My son’s favorite color is pink. It’s not even close. He’s three years old. Whenever he is offered anything, he wants it in pink. He’s always loved the color. His favorite lovey is pink. His favorite toy cars are pink. When we drive through at Starbucks, he always wants a cake pop, and the only one he’ll eat is the Birthday Cake flavor. It’s pink, with sprinkles. This is, of course, a problem, but not in the way you might think.
[Image credit: Lassi Kurkijärvi]
We were heading into Target the other day and he asked for a toy. I don’t oblige him every time, I like to keep it random and special. This time, I said yes. He wanted a dump truck. A big dump truck. A big pink dump truck.
That’s kind of awesome. I would have loved to buy him a big, pink dump truck, but guess what? Target doesn’t sell any. They have blue. They have green. They have a bunch of different colors and sizes. But no pink.
Let’s get the stereotypes out of the way now. It would be ignorant to say there is not a stigma associated with pink and masculinity, especially in our country, and even more down here in Texas, where we live. Pink is for girls. Boys don’t wear or own pink. There’s no question of what a boy with pink toys ‘means,’ because it just isn’t done. You can’t buy toys that interest my boy in the color pink.
It seems to me this is among the more stupid of all our gender-based stereotypes. Pink is a color. It’s an unsaturated shade of red. It’s pretty. It’s one of my favorite colors, too. Would you rather see the sky when it’s royal blue, or at sunrise, when it’s streaked with orange and luscious pink? Do you want your steak brown and grey, or moist and pink? When Apple released the iPod mini in a variety of hues, I went straight for the pink one. I still have it, even though it doesn’t work. For that device, it was an awesome color.
I don’t care how pink was saddled with this stigma. It’s stupid. It’s just a color. It would be equally ridiculous if we associated specific musical notes with gender. Sorry, your daughter can’t play an E above Middle C on the piano. That note is only for boys. Sorry, your son isn’t allowed to have hot fudge. Hot fudge is for girls. Boys eat caramel sauce. For my son, at least, that caramel sauce will have to be served on strawberry ice cream, because when we go to our favorite scoop shop, that’s the only flavor he’ll tolerate.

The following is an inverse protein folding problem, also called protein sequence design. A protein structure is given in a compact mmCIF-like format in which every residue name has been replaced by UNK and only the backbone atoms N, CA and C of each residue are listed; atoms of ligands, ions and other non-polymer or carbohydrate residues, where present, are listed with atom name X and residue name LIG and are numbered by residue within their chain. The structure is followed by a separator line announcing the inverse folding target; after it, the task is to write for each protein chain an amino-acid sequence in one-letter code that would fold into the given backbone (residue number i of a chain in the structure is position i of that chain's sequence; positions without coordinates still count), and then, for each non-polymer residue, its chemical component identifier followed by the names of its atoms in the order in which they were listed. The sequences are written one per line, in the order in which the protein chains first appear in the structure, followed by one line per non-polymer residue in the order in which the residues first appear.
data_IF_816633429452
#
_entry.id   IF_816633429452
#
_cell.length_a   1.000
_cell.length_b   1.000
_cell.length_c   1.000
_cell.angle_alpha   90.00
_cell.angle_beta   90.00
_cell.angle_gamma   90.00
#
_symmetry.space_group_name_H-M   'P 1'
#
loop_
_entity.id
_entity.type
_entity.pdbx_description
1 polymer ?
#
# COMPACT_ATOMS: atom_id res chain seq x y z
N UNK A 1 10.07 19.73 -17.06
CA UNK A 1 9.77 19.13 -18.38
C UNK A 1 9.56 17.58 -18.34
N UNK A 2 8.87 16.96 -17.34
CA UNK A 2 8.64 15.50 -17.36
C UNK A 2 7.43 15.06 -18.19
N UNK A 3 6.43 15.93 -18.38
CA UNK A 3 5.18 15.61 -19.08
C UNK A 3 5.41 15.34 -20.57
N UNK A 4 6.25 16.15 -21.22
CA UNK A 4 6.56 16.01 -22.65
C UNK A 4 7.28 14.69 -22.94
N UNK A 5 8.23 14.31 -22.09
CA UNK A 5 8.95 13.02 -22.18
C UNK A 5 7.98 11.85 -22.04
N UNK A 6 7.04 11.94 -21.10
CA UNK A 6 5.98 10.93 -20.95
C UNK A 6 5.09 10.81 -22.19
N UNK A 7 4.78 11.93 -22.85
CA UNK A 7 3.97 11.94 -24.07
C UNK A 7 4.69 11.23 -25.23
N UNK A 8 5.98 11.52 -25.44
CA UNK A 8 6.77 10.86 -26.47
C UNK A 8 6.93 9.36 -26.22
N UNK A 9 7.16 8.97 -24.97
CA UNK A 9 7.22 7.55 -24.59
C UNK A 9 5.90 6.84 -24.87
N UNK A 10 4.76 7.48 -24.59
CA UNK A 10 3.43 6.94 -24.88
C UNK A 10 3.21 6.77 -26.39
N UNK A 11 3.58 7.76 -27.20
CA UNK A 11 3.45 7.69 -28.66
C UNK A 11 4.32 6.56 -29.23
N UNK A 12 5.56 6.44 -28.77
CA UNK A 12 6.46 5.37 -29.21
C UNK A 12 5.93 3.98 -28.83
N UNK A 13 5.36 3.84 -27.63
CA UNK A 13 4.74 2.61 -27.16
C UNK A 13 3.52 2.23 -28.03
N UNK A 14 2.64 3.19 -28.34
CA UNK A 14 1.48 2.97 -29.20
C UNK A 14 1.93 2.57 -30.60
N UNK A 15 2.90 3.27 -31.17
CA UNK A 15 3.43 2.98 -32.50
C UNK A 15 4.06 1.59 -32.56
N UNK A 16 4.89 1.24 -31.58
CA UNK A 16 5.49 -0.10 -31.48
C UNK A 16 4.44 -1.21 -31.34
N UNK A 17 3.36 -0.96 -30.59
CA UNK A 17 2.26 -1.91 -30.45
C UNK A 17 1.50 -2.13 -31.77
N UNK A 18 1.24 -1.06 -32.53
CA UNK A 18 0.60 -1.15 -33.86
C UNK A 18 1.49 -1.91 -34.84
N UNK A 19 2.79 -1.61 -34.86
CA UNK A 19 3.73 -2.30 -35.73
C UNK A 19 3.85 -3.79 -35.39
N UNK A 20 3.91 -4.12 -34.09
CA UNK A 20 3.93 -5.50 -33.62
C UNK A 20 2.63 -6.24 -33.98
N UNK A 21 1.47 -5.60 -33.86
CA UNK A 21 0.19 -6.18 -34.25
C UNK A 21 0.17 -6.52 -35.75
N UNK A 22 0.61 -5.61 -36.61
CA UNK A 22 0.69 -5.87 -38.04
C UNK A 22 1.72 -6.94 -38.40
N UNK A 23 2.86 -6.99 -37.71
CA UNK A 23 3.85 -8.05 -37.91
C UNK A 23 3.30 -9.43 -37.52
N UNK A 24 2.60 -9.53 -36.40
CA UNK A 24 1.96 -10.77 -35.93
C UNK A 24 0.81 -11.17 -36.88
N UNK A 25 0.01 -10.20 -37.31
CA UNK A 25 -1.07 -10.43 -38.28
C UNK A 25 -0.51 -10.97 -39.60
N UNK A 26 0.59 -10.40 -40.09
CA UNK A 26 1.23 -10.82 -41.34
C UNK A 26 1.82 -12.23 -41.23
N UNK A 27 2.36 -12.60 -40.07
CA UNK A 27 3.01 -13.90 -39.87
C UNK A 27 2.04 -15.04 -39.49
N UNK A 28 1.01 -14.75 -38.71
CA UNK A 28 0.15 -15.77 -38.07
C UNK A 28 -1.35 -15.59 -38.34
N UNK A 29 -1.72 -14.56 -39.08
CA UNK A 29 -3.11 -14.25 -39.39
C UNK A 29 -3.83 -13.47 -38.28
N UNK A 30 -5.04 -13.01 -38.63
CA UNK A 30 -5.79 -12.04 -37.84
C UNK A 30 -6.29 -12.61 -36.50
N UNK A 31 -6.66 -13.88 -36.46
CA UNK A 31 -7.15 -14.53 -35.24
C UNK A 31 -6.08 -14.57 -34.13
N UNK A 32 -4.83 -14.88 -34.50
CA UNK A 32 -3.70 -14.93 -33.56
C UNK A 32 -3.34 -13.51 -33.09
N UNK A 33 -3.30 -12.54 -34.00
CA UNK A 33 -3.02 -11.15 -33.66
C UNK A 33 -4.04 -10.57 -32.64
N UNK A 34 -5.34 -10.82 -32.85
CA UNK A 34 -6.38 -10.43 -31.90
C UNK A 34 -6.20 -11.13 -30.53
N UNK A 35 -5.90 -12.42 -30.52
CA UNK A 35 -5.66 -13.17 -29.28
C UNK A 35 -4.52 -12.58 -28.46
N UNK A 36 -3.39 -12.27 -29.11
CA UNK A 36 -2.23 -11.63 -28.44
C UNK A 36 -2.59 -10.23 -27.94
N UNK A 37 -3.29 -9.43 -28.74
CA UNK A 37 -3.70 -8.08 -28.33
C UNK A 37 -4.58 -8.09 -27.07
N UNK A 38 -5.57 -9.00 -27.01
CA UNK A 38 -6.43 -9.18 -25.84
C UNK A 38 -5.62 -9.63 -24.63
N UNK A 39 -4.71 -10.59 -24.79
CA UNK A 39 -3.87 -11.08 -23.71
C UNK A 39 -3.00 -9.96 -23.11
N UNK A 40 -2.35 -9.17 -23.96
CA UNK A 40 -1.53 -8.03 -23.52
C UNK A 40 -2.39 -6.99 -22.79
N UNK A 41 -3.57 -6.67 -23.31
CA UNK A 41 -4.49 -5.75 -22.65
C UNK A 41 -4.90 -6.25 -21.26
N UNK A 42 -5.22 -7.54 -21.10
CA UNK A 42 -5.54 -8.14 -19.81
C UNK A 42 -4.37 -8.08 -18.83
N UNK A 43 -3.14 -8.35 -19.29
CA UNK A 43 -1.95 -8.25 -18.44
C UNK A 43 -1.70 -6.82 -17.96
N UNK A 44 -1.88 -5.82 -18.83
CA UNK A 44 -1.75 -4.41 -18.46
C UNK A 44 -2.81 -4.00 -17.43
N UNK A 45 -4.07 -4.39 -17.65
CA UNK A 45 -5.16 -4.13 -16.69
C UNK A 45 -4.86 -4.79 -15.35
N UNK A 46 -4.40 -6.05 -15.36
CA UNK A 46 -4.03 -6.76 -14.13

Gadget makers often release gadgets in lovely shades of pink, almost invariably targeted at women. I’ve long wrestled with how I feel about that. On the one hand, it is odd to market a device to one gender or the other based on color. On the other, if people want to buy a pink television, then somebody should make a pink television. If market research shows that women are not buying television sets, but women love buying things in the color pink, then it would be good strategy to make a pink television. I’m not sure if this is what the market research actually says, but based on the preponderance of pink aimed at female buyers, there must be some statistics to back up this idea.
Here’s where I disclose that in my day job I work for Samsung. But I also see phones from other companies. I remember one company released a phone in a gorgeous shade of purple. It wasn’t explicitly called a woman’s phone, but most of the marketing seemed headed in that direction. But I loved that color. I wanted a phone in that color. So why didn’t I buy that phone? Well, it’s not just because I work for a major competitor. It’s because the phone didn’t have all the features and specs I desire.
I think the answer to this problem is not to stop making and marketing pink devices aimed at women. The answer is to start making and marketing more pink devices aimed at men. Or, more generally, make pink devices that everyone will like. Treat pink like the appealing color that it is, and not some super-inflated symbol of gender and sexuality.
I know it won’t work. If all the laptops in the world were painted pink, there are too many people who simply would not own a laptop, no matter the inconvenience that causes them. The pink devices will not sell as well. Not for a while.
It is also difficult to make gadgets in a variety of colors. It causes problems at every step of the retail chain. The unpopular colors die out very quickly, or are left to rot on shelves. It would be hard to imagine a gadget maker, with profits and a board of directors at the top of its hive mind, investing in a style choice for the benefit of changing the perception of society. That’s not the job of the manufacturer. The manufacturer should provide what the customer wants in the best way possible. It is rare that a manufacturer can dictate taste in such an extreme way.
But if your goal is to change perceptions — and that is my goal here — the way to do that is not to stop selling pink gadgets to women. You need to remove the gender from the equation altogether and start selling pink gadgets to men. I would buy, and in 10 years when my son is ready for his first cell phone, I can make a guess as to which color he’d choose. I just hope that the masculine army of blues and reds and brown and drab does not pummel the beauty out of him before we get there.
By day, Philip Berne works for a major mobile technology manufacturer. At night, he dons his Batman cape and cowl, pours himself a dram, and sits in a dark room contemplating the intersection of culture and technology. His opinions were originally his own, but have since been digitally enhanced by George Lucas.
The opinions expressed are those of the author and do not necessarily represent those of SlashGear